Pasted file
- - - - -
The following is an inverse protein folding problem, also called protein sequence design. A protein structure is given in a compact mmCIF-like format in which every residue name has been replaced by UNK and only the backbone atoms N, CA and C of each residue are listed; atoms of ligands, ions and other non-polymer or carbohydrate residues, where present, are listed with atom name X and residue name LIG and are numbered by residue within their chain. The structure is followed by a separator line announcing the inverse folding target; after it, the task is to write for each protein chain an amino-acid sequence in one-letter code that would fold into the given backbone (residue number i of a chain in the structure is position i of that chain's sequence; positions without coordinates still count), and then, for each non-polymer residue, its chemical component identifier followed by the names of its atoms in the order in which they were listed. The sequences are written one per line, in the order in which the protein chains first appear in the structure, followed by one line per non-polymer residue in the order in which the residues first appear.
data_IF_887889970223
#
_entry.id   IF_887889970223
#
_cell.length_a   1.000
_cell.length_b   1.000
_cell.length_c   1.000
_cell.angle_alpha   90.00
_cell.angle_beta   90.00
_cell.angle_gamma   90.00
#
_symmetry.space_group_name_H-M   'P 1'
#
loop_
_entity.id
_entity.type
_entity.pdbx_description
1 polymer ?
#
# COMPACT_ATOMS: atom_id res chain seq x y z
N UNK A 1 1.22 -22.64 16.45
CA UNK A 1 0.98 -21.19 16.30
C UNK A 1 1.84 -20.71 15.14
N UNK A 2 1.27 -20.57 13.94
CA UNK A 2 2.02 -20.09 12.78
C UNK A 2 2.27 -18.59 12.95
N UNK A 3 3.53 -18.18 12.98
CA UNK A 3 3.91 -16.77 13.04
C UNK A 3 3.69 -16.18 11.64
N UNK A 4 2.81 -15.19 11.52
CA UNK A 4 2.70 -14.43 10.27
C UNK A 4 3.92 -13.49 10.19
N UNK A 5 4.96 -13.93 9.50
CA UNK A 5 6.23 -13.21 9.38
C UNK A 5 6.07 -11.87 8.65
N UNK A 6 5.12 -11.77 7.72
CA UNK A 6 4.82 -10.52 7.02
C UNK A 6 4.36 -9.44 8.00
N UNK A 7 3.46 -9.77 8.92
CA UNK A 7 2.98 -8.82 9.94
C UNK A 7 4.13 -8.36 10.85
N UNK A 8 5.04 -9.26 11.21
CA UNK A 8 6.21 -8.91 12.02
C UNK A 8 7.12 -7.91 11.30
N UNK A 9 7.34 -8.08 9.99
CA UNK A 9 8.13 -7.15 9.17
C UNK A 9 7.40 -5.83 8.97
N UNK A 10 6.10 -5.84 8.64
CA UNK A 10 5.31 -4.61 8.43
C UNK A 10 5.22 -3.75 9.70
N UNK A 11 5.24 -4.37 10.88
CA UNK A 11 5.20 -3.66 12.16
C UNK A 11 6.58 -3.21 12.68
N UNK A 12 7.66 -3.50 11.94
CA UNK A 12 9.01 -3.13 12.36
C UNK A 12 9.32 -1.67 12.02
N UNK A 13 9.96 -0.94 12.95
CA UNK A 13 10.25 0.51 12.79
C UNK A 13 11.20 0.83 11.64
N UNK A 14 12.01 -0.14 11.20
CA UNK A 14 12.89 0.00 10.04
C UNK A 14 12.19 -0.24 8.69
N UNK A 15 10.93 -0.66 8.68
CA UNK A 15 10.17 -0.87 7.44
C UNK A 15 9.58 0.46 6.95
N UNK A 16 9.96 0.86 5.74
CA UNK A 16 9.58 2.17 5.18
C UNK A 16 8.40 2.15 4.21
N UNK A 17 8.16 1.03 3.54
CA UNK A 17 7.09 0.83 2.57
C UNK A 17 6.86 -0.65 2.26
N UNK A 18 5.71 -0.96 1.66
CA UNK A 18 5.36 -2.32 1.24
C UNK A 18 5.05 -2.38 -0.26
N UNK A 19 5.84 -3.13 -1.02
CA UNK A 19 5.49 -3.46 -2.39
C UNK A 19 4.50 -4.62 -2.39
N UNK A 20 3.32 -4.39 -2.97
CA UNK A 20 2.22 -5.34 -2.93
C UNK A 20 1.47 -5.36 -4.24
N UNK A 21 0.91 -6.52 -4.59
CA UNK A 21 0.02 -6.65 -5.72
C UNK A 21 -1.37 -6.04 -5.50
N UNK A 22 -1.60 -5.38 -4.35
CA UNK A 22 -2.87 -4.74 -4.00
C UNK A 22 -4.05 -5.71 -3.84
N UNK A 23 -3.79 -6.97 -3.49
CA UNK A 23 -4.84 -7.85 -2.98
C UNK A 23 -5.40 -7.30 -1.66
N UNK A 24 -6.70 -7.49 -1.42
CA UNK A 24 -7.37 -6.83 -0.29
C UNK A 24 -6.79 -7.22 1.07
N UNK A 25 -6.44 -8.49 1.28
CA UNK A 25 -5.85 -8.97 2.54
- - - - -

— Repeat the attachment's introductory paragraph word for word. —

The following is an inverse protein folding problem, also called protein sequence design. A protein structure is given in a compact mmCIF-like format in which every residue name has been replaced by UNK and only the backbone atoms N, CA and C of each residue are listed; atoms of ligands, ions and other non-polymer or carbohydrate residues, where present, are listed with atom name X and residue name LIG and are numbered by residue within their chain. The structure is followed by a separator line announcing the inverse folding target; after it, the task is to write for each protein chain an amino-acid sequence in one-letter code that would fold into the given backbone (residue number i of a chain in the structure is position i of that chain's sequence; positions without coordinates still count), and then, for each non-polymer residue, its chemical component identifier followed by the names of its atoms in the order in which they were listed. The sequences are written one per line, in the order in which the protein chains first appear in the structure, followed by one line per non-polymer residue in the order in which the residues first appear.